Current models show moisture anomalies that are “off the charts,” the agency wrote in its latest forecast — “and almost unbelievably more extreme than previous iterations. Essentially every standardized field measure is pegged at a climatological extreme for this time of year at multiple time scales.”


Hurricane Hilary is likely to make landfall in Los Angeles as a tropical storm, bringing heavy rains and potential flooding. Here’s what you can do now to prepare, and how to stay safe when the storm arrives.

Aug. 18, 2023

The rains expected with Hilary are rare and bring a “life-threatening” risk of flash floods from Baja California to southern Nevada.

A tropical storm watch is in effect across much of southwestern California, from the California-Mexico border into parts of Los Angeles County, something the National Hurricane Center said is a first for this area.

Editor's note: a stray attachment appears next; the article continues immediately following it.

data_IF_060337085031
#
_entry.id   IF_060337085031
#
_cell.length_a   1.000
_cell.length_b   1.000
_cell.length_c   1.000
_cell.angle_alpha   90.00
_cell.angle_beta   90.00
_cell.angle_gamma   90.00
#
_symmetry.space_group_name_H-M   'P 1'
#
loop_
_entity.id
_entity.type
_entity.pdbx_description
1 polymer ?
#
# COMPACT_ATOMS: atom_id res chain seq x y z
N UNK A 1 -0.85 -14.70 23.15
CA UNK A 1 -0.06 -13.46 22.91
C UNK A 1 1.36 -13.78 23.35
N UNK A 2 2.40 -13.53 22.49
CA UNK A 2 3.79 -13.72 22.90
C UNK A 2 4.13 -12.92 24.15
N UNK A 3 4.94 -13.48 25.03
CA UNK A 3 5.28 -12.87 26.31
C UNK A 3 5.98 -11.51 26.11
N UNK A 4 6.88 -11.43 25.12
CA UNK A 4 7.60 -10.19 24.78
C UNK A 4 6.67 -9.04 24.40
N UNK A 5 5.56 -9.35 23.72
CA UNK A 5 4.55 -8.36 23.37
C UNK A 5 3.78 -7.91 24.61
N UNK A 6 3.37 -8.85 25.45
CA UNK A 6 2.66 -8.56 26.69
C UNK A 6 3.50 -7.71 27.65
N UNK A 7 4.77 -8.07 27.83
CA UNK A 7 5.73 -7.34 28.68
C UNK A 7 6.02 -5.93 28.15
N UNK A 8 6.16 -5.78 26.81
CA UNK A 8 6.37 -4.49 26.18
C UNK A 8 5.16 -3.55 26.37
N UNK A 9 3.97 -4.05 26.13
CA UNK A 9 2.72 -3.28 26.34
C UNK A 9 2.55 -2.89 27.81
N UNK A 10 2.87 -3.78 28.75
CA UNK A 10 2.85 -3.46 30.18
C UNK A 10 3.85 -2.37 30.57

A watch indicates that tropical storm conditions — meaning sustained winds of more than 39 mph — are possible within 48 hours, according to the hurricane center.

‘Life-threatening flash flooding’

While high winds are creating the unusual tropical storm conditions, officials continue to emphasize that rain remains the greatest concern.

“This could [bring] rare and life-threatening flash flooding in the heaviest areas of rainfall. That is especially going to be prevalent Sunday evening through Monday morning,” said Elizabeth Adams, a meteorologist with the National Weather Service in San Diego.


An unprecedented tropical storm warning is in effect from the California-Mexico border to Point Mugu and for Catalina Island.

Aug. 20, 2023